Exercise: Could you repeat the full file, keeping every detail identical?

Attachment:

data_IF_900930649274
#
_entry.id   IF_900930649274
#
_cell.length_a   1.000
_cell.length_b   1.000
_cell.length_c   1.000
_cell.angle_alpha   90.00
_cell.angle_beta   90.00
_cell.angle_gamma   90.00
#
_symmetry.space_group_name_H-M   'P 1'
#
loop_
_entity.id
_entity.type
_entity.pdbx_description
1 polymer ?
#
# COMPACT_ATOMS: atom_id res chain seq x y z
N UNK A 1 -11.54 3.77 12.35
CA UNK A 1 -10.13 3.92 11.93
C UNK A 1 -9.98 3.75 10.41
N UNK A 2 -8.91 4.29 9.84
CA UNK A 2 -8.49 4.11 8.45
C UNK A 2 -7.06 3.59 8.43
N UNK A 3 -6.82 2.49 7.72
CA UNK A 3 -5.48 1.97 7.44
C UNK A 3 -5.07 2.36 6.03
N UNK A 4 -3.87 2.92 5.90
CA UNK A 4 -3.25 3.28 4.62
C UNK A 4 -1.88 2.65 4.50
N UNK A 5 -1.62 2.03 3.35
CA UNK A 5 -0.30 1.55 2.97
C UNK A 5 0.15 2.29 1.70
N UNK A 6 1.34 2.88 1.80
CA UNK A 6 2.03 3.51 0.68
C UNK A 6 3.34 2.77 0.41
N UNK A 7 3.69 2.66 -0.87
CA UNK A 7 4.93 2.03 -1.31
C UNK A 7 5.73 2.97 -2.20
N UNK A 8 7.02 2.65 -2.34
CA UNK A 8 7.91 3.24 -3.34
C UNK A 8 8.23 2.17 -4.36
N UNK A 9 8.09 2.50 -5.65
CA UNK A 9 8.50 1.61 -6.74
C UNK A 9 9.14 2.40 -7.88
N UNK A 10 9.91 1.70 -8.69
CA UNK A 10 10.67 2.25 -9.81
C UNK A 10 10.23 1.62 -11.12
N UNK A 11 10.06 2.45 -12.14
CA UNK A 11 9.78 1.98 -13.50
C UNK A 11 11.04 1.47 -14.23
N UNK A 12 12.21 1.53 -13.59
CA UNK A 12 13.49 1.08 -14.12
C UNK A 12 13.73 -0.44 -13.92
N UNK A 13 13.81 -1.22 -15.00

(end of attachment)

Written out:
data_IF_900930649274
#
_entry.id   IF_900930649274
#
_cell.length_a   1.000
_cell.length_b   1.000
_cell.length_c   1.000
_cell.angle_alpha   90.00
_cell.angle_beta   90.00
_cell.angle_gamma   90.00
#
_symmetry.space_group_name_H-M   'P 1'
#
loop_
_entity.id
_entity.type
_entity.pdbx_description
1 polymer ?
#
# COMPACT_ATOMS: atom_id res chain seq x y z
N UNK A 1 -11.54 3.77 12.35
CA UNK A 1 -10.13 3.92 11.93
C UNK A 1 -9.98 3.75 10.41
N UNK A 2 -8.91 4.29 9.84
CA UNK A 2 -8.49 4.11 8.45
C UNK A 2 -7.06 3.59 8.43
N UNK A 3 -6.82 2.49 7.72
CA UNK A 3 -5.48 1.97 7.44
C UNK A 3 -5.07 2.36 6.03
N UNK A 4 -3.87 2.92 5.90
CA UNK A 4 -3.25 3.28 4.62
C UNK A 4 -1.88 2.65 4.50
N UNK A 5 -1.62 2.03 3.35
CA UNK A 5 -0.30 1.55 2.97
C UNK A 5 0.15 2.29 1.70
N UNK A 6 1.34 2.88 1.80
CA UNK A 6 2.03 3.51 0.68
C UNK A 6 3.34 2.77 0.41
N UNK A 7 3.69 2.66 -0.87
CA UNK A 7 4.93 2.03 -1.31
C UNK A 7 5.73 2.97 -2.20
N UNK A 8 7.02 2.65 -2.34
CA UNK A 8 7.91 3.24 -3.34
C UNK A 8 8.23 2.17 -4.36
N UNK A 9 8.09 2.50 -5.65
CA UNK A 9 8.50 1.61 -6.74
C UNK A 9 9.14 2.40 -7.88
N UNK A 10 9.91 1.70 -8.69
CA UNK A 10 10.67 2.25 -9.81
C UNK A 10 10.23 1.62 -11.12
N UNK A 11 10.06 2.45 -12.14
CA UNK A 11 9.78 1.98 -13.50
C UNK A 11 11.04 1.47 -14.23
N UNK A 12 12.21 1.53 -13.59
CA UNK A 12 13.49 1.08 -14.12
C UNK A 12 13.73 -0.44 -13.92
N UNK A 13 13.81 -1.22 -15.00